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Re: coding standards


From: don fong
Subject: Re: coding standards
Date: Mon, 5 Mar 2018 16:26:02 -0800

Clark,

Just took a look at the code and it is an int:


declaring boolean quantities as int is a common practice in old C code.
indeed, all the boolean vars in this program seem to be declared as int.
at least, i don't see anything declared as bool.

declared type notwithstanding, in the context of subst.c, check_nullness
is being used as a boolean.  unfortunately, in retrospect the snippets i
posted are not as clear as i had thought.  (is there a way to provide a URL
for subst.c that links back to the devel branch at git.savannah.gnu.org?
as can be done with github or gitlab.)

consider:

* there is only one line where check_nullness is set to a non-zero value.
* that line is executed at most once.
* it does check_nullness++ which is another common practice for setting
  a boolean variable in C code.

 8449       check_nullness++;

* there are at least 2 other references to check_nullness in a boolean
context:

 8689   if (check_nullness)

 8687   var_is_null = check_nullness && (var_is_set == 0 || *temp == 0);

while these boolean-style references may not prove that check_nullness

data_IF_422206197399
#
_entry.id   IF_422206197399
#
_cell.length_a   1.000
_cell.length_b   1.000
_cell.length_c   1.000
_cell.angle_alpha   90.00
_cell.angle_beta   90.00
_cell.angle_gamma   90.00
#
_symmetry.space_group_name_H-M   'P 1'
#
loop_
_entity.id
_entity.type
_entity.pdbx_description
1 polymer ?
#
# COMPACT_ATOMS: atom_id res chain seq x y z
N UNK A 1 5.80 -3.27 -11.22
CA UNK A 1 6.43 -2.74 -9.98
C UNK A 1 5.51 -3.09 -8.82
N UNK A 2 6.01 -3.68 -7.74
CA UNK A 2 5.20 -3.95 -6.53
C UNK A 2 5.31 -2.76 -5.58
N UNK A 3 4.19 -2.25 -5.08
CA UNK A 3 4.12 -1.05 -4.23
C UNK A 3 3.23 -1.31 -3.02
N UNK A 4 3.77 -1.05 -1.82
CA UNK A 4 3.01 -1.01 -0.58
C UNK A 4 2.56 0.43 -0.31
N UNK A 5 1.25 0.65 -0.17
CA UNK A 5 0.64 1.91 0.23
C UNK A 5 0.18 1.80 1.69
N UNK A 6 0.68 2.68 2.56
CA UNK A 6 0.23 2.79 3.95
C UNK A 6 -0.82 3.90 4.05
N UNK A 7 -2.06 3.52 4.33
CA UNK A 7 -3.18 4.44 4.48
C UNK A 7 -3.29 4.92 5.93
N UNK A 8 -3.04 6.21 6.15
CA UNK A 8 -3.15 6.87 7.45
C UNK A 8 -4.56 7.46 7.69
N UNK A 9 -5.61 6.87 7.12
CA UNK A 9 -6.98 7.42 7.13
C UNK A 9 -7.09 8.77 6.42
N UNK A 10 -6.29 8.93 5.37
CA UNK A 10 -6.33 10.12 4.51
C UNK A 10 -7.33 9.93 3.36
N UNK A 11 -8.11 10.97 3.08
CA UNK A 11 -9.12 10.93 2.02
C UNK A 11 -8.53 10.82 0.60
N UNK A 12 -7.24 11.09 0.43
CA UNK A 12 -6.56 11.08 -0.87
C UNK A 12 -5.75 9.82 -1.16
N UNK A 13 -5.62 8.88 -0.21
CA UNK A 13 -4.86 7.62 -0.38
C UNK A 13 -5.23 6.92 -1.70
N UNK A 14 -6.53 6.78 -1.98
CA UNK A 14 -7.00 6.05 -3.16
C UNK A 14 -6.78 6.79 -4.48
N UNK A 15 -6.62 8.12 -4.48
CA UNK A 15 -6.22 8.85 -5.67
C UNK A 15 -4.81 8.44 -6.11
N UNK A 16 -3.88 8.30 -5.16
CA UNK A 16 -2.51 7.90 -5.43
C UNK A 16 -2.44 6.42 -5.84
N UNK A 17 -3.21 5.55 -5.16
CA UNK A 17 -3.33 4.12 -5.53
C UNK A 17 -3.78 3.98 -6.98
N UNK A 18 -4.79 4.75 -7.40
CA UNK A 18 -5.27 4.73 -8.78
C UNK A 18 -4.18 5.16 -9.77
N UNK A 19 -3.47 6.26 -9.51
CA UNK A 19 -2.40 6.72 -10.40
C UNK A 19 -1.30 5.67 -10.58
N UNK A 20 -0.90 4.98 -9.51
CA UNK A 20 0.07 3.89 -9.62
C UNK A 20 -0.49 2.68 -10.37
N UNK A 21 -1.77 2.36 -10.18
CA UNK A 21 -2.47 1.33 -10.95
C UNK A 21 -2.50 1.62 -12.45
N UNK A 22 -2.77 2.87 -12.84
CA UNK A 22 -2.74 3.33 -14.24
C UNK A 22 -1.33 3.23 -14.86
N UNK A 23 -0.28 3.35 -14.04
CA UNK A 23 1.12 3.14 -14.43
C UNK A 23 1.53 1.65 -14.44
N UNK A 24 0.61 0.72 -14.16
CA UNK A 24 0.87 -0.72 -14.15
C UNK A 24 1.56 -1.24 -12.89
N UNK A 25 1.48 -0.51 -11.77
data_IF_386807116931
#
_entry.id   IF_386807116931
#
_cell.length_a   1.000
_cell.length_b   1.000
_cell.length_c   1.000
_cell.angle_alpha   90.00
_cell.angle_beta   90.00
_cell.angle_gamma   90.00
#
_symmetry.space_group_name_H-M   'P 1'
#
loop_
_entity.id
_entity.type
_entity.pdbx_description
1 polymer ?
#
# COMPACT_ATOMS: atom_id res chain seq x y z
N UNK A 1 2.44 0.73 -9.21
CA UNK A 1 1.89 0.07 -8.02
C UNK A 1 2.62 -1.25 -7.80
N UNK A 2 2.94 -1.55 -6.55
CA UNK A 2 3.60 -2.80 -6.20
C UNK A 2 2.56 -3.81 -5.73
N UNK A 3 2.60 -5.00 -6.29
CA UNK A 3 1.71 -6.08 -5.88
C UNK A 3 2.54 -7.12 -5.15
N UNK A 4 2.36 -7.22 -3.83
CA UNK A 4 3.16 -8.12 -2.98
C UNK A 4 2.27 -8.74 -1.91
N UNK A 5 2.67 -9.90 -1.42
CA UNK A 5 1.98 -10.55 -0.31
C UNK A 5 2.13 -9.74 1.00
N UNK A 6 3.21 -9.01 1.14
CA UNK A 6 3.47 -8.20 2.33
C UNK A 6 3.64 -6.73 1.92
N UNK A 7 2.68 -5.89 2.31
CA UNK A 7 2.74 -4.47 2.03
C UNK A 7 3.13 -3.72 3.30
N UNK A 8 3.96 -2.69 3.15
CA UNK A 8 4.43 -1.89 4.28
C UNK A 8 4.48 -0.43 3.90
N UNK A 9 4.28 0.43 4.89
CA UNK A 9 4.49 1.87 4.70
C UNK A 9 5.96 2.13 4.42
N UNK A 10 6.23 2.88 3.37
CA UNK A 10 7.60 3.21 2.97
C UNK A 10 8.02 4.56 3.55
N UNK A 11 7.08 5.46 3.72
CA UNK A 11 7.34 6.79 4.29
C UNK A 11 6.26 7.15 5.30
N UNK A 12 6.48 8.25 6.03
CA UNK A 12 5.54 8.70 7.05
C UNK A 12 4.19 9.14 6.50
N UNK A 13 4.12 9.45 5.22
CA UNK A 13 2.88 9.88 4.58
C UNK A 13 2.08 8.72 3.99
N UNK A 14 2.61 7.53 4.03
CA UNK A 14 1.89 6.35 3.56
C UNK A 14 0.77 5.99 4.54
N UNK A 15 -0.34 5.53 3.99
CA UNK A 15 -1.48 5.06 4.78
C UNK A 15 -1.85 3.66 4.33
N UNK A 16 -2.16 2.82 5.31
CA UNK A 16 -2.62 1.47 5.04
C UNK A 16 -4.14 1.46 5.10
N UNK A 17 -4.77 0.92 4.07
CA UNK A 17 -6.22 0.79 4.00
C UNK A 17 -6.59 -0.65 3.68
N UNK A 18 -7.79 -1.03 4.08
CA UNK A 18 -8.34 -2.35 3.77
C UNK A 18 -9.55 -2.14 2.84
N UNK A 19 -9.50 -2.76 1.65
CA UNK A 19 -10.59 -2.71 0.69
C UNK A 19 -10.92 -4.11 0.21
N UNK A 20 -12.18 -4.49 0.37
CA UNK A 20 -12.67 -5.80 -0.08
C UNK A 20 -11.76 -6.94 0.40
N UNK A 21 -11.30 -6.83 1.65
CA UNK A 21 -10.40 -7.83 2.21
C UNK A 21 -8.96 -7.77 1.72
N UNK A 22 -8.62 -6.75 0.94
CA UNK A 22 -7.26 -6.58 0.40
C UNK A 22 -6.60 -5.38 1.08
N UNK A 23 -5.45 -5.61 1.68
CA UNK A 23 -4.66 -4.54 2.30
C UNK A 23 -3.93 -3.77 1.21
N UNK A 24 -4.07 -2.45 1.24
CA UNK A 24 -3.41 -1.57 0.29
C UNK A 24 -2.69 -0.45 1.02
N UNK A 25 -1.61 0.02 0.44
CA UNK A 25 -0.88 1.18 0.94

is boolean, it at least shows that using it as a boolean is not inconsistent
with existing practices.

if you agree it's a boolean, wouldn't it be better to test its truth/falsity
directly instead of comparing it to false (0)?  the latter seems like a
typical "trap" that coding pundits warn against.

consistency would also argue for using the same variable name,
check_nullness
(as in my patch) instead of check_null (as in the altered version).










On Sun, Mar 4, 2018 at 6:15 PM, Clark Wang <address@hidden> wrote:

> On Mon, Mar 5, 2018 at 9:13 AM, don fong <address@hidden> wrote:
>
>> Clark, thanks for your answer.
>>
>> I use ``if (flag)'' only when `flag' is a boolean.
>>
>>
>> but in this case, it *is* a boolean, as i stated, and as can be seen in
>> subst.c:
>>
>> +    {
>> +      if (check_nullness)
>> +          report_error (_("%s: parameter null or not set"), name);
>> +      else
>> +          report_error (_("%s: parameter is not set"), name);
>> +    }
>>
>
> Just took a look at the code and it is an int:
>
> @@ -6849,8 +6849,9 @@ parameter_brace_expand_rhs (name, value, c, quoted,
> pflags, qdollaratp, hasdolla
>     used as the error message to print, otherwise a standard message is
>     printed. */
>  static void
> -parameter_brace_expand_error (name, value)
> +parameter_brace_expand_error (name, value, check_nullness)
>       char *name, *value;
> +     int check_nullness;
>  {
>    WORD_LIST *l;
>    char *temp;
>
>


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